I was deeply affected by the fear, heroism, and drama in these messages.Above all, I felt privileged to have been given such an opportunity.He went on and on, getting further and further out.Even I, as a brand new officer, could tell that this great mind, this CI genius, had lost it. It was one of the most bizarre experiences of my career.When the meeting was over, I was glad to get out of there, and I vowed to myself that I would never go anywhere near CI again. In my overseas assignments with the Agency, I found myself drawn toward Soviet CI operations.
I was first ushered into an outer office, where Angleton’s aides briefed me on how to conduct myself. The room was dark, the curtains were drawn, and there was just one small lamp on Angleton’s desk.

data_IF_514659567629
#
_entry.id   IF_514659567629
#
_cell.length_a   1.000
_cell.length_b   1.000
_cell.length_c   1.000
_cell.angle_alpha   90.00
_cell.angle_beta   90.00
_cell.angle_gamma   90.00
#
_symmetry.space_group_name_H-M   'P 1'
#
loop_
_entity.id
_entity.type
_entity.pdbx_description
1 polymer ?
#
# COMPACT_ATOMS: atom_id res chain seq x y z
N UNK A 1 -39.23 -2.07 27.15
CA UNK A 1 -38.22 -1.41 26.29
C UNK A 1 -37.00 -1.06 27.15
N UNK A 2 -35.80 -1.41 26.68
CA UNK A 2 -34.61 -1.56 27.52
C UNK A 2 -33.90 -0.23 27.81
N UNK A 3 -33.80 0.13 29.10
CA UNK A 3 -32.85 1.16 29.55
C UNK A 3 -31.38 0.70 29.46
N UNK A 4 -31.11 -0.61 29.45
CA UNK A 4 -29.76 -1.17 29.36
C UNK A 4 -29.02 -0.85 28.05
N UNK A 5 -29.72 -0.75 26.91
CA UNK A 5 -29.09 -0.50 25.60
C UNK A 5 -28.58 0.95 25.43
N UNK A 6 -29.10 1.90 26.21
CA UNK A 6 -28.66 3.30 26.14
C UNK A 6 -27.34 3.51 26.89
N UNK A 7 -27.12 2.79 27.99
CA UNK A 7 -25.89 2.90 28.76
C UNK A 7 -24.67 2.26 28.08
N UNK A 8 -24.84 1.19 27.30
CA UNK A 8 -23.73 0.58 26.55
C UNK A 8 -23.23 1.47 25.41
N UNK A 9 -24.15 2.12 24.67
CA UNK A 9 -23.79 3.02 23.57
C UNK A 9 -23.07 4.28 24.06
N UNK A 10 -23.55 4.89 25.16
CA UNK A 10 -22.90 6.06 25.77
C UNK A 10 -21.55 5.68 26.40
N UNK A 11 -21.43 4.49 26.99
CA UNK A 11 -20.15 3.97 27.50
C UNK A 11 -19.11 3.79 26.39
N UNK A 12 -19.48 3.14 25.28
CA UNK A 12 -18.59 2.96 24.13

Unfortunately, as I watch US CI today, I am increasingly concerned that the principles I consider fundamental to effective CI are not being followed as carefully and consistently as they should be.
These commandments were not handed down to me from a mountaintop, and I make no claim that they are inspired or even definitive.
There I am, number seven in a row that begins with Angleton.
So, after a career that ended up being far more CI-oriented than I could ever have imagined, I would like to offer some personal observations in the form of “The Ten Commandments of Counterintelligence.” I have chosen the form of commandments because I believe the basic rules of CI are immutable and should be scrupulously followed.